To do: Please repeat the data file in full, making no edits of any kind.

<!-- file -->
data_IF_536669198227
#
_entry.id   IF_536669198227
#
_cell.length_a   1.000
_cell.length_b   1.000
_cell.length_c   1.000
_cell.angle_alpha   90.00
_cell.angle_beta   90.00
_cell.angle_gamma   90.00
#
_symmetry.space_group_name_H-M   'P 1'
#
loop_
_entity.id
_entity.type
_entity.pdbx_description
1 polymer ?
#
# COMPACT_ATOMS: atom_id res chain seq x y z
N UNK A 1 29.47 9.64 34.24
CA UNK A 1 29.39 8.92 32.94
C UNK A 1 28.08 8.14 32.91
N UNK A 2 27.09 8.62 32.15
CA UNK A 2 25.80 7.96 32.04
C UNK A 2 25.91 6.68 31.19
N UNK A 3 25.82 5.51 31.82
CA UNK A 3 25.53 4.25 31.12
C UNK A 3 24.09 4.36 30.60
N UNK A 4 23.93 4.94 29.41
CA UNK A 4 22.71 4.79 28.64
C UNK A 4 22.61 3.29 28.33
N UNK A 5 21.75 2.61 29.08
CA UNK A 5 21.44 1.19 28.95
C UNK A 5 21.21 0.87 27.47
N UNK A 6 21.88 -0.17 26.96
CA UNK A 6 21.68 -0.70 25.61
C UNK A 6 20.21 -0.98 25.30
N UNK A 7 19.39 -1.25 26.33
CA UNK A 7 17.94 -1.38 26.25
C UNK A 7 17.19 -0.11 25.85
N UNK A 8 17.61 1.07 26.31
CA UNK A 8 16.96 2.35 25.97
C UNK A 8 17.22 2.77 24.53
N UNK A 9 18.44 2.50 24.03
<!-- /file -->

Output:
data_IF_536669198227
#
_entry.id   IF_536669198227
#
_cell.length_a   1.000
_cell.length_b   1.000
_cell.length_c   1.000
_cell.angle_alpha   90.00
_cell.angle_beta   90.00
_cell.angle_gamma   90.00
#
_symmetry.space_group_name_H-M   'P 1'
#
loop_
_entity.id
_entity.type
_entity.pdbx_description
1 polymer ?
#
# COMPACT_ATOMS: atom_id res chain seq x y z
N UNK A 1 29.47 9.64 34.24
CA UNK A 1 29.39 8.92 32.94
C UNK A 1 28.08 8.14 32.91
N UNK A 2 27.09 8.62 32.15
CA UNK A 2 25.80 7.96 32.04
C UNK A 2 25.91 6.68 31.19
N UNK A 3 25.82 5.51 31.82
CA UNK A 3 25.53 4.25 31.12
C UNK A 3 24.09 4.36 30.60
N UNK A 4 23.93 4.94 29.41
CA UNK A 4 22.71 4.79 28.64
C UNK A 4 22.61 3.29 28.33
N UNK A 5 21.75 2.61 29.08
CA UNK A 5 21.44 1.19 28.95
C UNK A 5 21.21 0.87 27.47
N UNK A 6 21.88 -0.17 26.96
CA UNK A 6 21.68 -0.70 25.61
C UNK A 6 20.21 -0.98 25.30
N UNK A 7 19.39 -1.25 26.33
CA UNK A 7 17.94 -1.38 26.25
C UNK A 7 17.19 -0.11 25.85
N UNK A 8 17.61 1.07 26.31
CA UNK A 8 16.96 2.35 25.97
C UNK A 8 17.22 2.77 24.53
N UNK A 9 18.44 2.50 24.03